Branding and responsive web design for AI news platform NewsBite*. *Product name changed for NDA purposes.

The final deliverables on desktop.

The final deliverables on mobile.

Project Intro

NewsBite is a platform that uses AI to consume articles from as many sources as possible to generate the most neutral, unbiased summary of a certain topic. It aims to provide readers with a neutral point of view, as well as opposing sides, to provide the most comprehensive and trustworthy information about a certain news topic.
The NewsBite team approached us to help 1) define their visual brand and 2) design the responsive web interface.
I worked with a team of 5 other designers to conduct user interviews, do lo-fi and hi-fi prototyping, conduct usability tests, and define their visual brand. I focused specifically on interaction design and visual branding.

The Process

The client provided us with adjectives they thought the brand should embody. We used these as our guiding design principles in studying competitors and in branding and interaction explorations. These were: Solid, Trustworthy, Clean, Neutral, and Authoritative.


To guide our design process even further, we started off by interviewing the client's target users, young intellectual professionals who were somehow engaged in news and the media. We asked questions surrounding their news reading habits, what types of stories they intentionally sought out to read, and what they thought was missing from today's news sources. We then grouped answers in an affinity map to draw out the largest insights.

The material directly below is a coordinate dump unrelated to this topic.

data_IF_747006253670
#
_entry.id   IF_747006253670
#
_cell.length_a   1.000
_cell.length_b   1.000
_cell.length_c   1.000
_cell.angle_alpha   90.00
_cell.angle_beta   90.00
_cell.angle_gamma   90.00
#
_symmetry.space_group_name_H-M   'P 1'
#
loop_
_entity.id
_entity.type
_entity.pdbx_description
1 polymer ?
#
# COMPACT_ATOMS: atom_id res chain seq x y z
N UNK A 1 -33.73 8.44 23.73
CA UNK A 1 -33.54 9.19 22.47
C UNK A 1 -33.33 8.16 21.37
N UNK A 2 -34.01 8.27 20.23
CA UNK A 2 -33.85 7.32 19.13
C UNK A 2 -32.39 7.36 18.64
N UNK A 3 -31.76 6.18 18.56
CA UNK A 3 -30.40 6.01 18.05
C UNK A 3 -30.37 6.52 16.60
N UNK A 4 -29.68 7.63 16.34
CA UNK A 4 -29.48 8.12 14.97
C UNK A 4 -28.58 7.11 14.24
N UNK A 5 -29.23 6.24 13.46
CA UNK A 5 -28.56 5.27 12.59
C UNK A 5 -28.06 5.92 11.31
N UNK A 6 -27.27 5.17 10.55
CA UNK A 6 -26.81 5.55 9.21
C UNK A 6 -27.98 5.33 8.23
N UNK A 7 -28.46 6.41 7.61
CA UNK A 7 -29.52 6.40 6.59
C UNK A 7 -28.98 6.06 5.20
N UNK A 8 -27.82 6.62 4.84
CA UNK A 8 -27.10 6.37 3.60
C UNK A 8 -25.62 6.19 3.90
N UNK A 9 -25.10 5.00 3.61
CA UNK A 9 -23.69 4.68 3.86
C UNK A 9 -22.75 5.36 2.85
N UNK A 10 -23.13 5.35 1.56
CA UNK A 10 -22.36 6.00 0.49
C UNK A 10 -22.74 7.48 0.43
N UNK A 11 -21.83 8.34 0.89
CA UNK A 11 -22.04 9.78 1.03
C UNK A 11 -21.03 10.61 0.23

We also took a look at news sources the client named as being very trustworthy and authoritative. We took inspiration in branding colors, layout, and font styles.


We were challenged to explore innovative interactions that would allow users to intuitively realize that they are able to read multiple sides to a single story on the platform. We recognized that this was a new concept to most people through our user interviews. We were also visually and technically constrained by designing for responsive web, and not for a native mobile app.


We struggled coming up with solutions that didn't directly label a certain side of the story. Not all stories would have a conservative/liberal point of view or a negative/positive sentiment. We also tried to stay away from colors to prevent associations, such as red and blue (Republican vs. Democrat) or red and green (Bad vs. Good).

Lo-fi mockups of different interaction options on mobile.

We erred on the side of staying as neutral as possible, knowing that there would be many learned interactions, since this was a new concept. We decided to have semi-transparent sides peeking in on the main, neutral story to hint that they can be interacted with, without being intrusive and distracting while reading. We also suggested tabs to help orient the reader and allude more to interacting with the right and left sides of the page. On mobile, we thought that the reader could swipe to see respective sides of the story.

Article page on desktop.

Article page on mobile.